SJS 50 2023
Most agree, it was a great race.
June 24th was a beautiful day, sunshine and warm, no threat of rain much less lightning, the breeze up high made for comfortable running conditions. 290 runners started and 190 finished, a “Did Not Finish” ratio of almost 30%. The San Juan Solstice 50 is a tough race. There are always DNFs, but this is probably the highest ratio to date.
Creek crossings in Alpine Gulch were challenging, as usual, but aside from more timid creek crossers holding up less timid runners behind them, they were not a big problem.
Snowfields presented a larger problem. For runner safety, the route was intentionally marked around 2 major snowfields on the Alpine/Williams section and 2 on the Divide section, and they were photo documented. Many runners however, either chose to take the more direct route straight up, straight down, or across a steeply sloping snowfield, or they followed the runner in front of them instead of the markers around the snowfield. Many found themselves outside of their comfort and or skill levels.
This caused greater delays in the line, especially around the top of Alpine/ Williams when runners were closer together. This caused a large number of missed cutoffs and drops at Williams and Carson, some because they were in over their heads and some because they were held up by the others.
There is a prerequisite of having completed a prior trail ultra race (30KM or longer) to register for the SJS50. However, finishing any relatively flat, and/or low elevation ultra, does not insure that a runner has the mountaineering experience, skill or stamina to be successful at the SJS50.
The pre-requisites need to increase but quantifying a runner’s high mountain experience, abilities and judgement are difficult. So, it must begin with education. SJS 50 is popular because it is hard and it is high. The Hardrock Hundred’s runner’s guide uses the terms “Exposure and Acrophobia” frequently and, though SJS does not have any of Hardrock’s precipitous drops beside narrow trails, it does have plenty of steep slopes, sometimes covered by snowfields. Runners who do not have lots of high mountain experience, who have vertigo or acrophobia, should not enter the San Juan Solstice 50 Mile Run.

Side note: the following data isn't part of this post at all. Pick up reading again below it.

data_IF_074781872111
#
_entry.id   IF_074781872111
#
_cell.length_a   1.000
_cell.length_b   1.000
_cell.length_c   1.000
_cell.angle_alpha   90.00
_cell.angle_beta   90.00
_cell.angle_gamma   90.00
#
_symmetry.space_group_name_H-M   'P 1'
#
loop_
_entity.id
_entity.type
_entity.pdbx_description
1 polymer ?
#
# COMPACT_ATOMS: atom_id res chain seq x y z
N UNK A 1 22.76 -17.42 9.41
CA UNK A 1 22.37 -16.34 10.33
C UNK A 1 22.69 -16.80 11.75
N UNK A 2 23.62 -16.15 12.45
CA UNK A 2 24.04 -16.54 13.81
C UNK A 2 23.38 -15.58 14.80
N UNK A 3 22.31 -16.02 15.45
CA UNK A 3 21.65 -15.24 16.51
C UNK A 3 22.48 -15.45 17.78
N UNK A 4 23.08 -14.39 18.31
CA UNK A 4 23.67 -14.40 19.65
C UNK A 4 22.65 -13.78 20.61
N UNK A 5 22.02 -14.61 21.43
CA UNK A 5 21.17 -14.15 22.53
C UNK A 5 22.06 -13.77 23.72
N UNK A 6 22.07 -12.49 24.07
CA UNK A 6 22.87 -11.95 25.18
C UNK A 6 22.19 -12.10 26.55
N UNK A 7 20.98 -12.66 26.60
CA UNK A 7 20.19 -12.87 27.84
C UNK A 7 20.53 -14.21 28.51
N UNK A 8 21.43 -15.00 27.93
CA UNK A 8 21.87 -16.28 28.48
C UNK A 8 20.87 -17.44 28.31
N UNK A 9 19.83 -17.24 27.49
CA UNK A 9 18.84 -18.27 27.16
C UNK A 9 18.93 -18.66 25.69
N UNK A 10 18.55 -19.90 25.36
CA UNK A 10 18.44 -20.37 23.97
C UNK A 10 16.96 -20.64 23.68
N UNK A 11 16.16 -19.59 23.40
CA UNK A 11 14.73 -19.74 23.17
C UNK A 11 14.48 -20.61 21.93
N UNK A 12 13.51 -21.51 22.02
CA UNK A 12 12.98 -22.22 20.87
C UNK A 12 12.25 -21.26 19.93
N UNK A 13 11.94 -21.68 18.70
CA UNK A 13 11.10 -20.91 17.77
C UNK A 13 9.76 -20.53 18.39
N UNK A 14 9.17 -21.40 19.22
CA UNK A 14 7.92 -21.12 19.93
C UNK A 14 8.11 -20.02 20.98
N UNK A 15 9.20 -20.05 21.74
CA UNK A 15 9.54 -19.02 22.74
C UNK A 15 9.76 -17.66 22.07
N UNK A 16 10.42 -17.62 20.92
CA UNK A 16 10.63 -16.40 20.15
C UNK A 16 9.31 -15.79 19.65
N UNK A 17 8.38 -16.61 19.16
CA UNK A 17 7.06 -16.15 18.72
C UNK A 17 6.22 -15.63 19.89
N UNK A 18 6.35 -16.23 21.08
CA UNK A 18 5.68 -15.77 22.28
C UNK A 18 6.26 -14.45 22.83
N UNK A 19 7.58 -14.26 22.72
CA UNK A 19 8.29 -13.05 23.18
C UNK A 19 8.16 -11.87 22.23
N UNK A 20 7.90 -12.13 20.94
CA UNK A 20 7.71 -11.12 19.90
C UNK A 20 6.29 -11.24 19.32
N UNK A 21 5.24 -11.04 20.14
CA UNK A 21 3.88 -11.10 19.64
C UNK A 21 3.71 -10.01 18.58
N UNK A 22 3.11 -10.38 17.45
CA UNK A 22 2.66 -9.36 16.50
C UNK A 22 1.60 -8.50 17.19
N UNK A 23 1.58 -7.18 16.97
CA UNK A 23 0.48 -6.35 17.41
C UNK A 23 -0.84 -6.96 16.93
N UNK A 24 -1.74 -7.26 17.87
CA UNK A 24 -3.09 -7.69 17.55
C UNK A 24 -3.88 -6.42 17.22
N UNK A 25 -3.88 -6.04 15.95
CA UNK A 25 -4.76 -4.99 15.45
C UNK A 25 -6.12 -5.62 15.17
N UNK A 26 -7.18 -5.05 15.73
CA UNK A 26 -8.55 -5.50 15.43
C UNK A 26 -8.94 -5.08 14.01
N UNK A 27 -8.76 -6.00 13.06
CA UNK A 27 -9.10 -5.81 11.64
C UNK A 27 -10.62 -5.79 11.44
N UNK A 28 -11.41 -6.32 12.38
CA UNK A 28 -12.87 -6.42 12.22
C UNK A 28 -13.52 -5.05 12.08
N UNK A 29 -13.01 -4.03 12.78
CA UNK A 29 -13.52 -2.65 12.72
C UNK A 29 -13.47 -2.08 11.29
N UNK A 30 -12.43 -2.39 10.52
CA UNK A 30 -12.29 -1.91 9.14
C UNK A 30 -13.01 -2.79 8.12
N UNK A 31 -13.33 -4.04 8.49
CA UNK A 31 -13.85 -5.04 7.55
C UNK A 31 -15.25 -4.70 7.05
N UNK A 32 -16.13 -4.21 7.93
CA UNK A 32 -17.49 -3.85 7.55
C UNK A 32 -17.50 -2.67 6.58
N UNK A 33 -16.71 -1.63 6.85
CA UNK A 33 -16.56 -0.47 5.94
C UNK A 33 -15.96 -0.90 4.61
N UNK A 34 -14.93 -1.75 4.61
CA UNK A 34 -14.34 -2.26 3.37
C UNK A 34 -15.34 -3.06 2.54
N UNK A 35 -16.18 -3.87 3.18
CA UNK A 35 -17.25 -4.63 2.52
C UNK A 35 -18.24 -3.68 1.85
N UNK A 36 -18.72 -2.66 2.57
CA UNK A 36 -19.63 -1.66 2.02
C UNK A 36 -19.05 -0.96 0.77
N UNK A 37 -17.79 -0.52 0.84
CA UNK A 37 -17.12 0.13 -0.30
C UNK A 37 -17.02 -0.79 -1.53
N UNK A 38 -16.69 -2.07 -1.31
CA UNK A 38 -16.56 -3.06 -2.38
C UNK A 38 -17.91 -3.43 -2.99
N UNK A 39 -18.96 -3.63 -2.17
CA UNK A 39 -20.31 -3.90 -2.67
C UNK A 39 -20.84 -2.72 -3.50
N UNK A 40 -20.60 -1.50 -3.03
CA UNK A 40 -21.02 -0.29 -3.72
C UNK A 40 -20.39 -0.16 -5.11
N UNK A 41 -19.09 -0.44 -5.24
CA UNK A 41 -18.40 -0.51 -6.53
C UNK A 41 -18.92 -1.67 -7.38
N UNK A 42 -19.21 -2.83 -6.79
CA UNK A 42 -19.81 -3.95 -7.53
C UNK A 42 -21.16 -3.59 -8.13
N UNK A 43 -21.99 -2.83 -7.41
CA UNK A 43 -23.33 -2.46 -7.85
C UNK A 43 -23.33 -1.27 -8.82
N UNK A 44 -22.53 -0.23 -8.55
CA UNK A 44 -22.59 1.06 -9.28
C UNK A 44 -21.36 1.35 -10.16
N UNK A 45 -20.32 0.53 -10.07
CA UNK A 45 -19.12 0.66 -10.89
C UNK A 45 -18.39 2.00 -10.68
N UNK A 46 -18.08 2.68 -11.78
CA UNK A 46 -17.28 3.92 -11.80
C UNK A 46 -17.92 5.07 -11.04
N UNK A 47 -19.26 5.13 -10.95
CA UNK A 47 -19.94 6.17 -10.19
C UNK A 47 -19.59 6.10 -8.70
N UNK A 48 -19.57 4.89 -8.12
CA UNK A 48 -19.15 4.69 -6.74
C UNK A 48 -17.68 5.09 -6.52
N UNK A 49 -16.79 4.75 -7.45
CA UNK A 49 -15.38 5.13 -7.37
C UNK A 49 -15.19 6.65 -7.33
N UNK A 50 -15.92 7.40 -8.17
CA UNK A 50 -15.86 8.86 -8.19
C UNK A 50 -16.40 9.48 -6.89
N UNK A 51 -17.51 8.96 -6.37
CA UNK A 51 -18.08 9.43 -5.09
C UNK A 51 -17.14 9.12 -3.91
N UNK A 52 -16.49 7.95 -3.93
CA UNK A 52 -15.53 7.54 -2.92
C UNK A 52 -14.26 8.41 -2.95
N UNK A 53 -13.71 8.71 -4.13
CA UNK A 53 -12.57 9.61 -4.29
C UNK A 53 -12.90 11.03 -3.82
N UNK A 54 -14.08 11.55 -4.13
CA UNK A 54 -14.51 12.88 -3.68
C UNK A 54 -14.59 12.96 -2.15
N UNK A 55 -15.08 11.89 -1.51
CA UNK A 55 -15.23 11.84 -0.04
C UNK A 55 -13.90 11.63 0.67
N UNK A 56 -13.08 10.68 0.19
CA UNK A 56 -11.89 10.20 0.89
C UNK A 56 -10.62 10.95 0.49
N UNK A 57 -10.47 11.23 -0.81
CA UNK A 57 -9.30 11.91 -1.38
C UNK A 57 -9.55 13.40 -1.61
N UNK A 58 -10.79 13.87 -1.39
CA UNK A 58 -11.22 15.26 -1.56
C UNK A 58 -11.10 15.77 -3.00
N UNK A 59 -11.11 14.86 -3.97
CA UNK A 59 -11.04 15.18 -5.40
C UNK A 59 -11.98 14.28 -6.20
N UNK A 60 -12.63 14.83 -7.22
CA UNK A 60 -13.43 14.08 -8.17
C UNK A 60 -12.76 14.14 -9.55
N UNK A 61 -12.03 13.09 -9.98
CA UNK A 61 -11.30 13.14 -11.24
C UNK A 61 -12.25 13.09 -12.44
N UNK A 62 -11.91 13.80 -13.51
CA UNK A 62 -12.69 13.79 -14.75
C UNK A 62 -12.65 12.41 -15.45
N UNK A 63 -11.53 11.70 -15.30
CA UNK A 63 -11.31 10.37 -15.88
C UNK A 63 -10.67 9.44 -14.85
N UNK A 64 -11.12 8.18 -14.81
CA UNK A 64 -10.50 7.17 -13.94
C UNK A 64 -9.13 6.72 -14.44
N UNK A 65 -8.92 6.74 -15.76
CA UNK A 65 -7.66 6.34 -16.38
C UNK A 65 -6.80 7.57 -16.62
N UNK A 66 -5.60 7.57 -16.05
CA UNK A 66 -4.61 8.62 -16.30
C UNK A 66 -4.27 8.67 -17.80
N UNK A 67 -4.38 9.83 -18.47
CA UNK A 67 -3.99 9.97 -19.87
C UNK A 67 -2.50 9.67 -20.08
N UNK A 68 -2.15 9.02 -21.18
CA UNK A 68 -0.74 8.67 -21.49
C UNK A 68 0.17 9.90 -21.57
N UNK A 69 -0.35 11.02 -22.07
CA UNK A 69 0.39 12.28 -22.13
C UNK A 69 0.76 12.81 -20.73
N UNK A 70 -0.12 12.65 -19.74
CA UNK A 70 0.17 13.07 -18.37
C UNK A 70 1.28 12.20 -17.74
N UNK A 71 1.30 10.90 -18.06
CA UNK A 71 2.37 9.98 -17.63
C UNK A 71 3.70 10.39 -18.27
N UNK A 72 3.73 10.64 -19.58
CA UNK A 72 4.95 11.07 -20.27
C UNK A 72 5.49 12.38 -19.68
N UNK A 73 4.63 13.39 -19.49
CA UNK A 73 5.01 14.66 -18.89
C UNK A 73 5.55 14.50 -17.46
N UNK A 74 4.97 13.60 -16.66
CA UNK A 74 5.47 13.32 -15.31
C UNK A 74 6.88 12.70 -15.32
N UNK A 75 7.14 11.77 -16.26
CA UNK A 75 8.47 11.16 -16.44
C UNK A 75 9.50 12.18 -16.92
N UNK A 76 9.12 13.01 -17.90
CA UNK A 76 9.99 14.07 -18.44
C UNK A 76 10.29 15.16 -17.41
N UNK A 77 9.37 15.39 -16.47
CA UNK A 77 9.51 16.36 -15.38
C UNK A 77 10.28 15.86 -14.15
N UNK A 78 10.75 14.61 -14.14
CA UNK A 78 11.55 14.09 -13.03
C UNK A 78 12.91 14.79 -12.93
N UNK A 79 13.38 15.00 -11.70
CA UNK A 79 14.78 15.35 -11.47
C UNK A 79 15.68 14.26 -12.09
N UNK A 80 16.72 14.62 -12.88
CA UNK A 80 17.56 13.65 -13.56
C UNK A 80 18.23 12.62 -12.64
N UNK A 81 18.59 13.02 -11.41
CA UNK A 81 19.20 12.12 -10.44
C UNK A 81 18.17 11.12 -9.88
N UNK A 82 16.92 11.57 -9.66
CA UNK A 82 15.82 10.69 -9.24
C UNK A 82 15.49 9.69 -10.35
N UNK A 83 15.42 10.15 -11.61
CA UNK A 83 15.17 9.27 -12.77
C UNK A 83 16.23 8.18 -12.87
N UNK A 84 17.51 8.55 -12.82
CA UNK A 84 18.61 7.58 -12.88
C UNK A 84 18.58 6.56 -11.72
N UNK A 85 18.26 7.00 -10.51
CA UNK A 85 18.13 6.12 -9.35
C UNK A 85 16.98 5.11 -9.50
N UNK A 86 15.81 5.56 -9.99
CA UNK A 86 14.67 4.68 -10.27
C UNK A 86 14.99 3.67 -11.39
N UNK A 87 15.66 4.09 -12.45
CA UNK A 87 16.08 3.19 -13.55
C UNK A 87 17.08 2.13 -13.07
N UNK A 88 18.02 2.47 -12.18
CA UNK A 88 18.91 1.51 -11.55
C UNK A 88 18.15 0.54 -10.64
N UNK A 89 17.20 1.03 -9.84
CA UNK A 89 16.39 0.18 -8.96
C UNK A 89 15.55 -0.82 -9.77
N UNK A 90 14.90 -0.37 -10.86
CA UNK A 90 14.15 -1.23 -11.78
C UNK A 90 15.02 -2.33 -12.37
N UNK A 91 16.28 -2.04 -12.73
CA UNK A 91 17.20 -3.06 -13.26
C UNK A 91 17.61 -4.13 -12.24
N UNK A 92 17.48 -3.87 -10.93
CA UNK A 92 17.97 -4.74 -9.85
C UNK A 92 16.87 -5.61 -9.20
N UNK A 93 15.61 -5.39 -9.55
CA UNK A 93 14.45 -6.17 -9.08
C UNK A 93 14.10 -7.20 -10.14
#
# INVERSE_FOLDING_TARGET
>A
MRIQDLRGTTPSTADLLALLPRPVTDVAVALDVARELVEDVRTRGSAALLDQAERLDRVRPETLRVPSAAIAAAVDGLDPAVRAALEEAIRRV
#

SJS 50 2024
Every year, in June, there is a race before the SJS50. That is the race between the exiting winter and the coming summer, fluctuating between the two, in what we call spring. Of course, there is no way to tell how it will be from one year to the next. This year, two weeks before the race, it snowed every day above 12,000' and once in Lake City. There are always a few weeks in June when the SJS50 course changes from impassable to passable.
Swift, high and cold creek crossings as well as steep and long snowfields
are the issues in early season. There was a 30% DNF rate in 2023. There is a prior trail ultra pre-requisite to enter. That may not be enough. Runners applying to enter should have well established experience, skill and judgement in high mountain early season conditions.
Registration for the lottery will run from January 15 to January 31 2023 on UltraSignup.
About the run
The first running was held on June 17, 1995 and it was known then as the Lake City 50. The snowfields on the Continental Divide prevented running the proposed route that first year and the course was reduced to an out and back to the Williams Creek Aid Station. As a result, race progenitors, Chip and Cathy Lee, moved race day to the third week of July. However, Lake City is jam packed full with the usual tourists in the third week of July; vacant rooms are hard to find and the Lake City community had no time for ultra runners or volunteering for their race. In addition, lightning proved to be a significant threat, with frequent tales of near misses on the Continental Divide.
In 2002 the Lee's turned over the race to the Lake City community as a benefit for Lake City EMTs. The race was renamed the San Juan Solstice 50 Mile Benefit Run for Lake City EMTs and the race date was moved back to the vicinity of the Summer Solstice. Since the Solstice falls on a different day of the week from year to year, the day of the race has shifted back and forth from the Saturday before to the Saturday after the Solstice. Dates earlier than the Solstice have been problematic, with high and dangerous creek crossings in Alpine Gulch, steep and/or long snow fields and inaccessibility of the Divide Aid Station by vehicles and the Aid Station Crew.
The race actually fell on the Solstice in 2014. In fact, the moment of Summer Solstice happened just about 9 minutes before the 5AM start. The decision to use the regular course could not be made until a week before the race in 2015 and it was a tough call. A track was hand shoveled across a steep snowfield above the Alpine Aid Station to prevent runners from sliding into the rocks below in the icy early morning hardness of the snowpack. Creek crossings in Alpine Gulch were also very challenging; numerous runners reported being soaked to the neck and then fighting off hypothermia as they climbed, in shadow to the Alpine Aid Station. Every time that we have had concerns about the conditions were years when the race preceded the Solstice. With that in mind, the decision was made to hold future races after June 21 rather than getting out ahead of the Solstice again.
You must be 18 years of age or older to participate.
Event's current local time: 11:52 AM MT
You must have completed a prior trail ultra run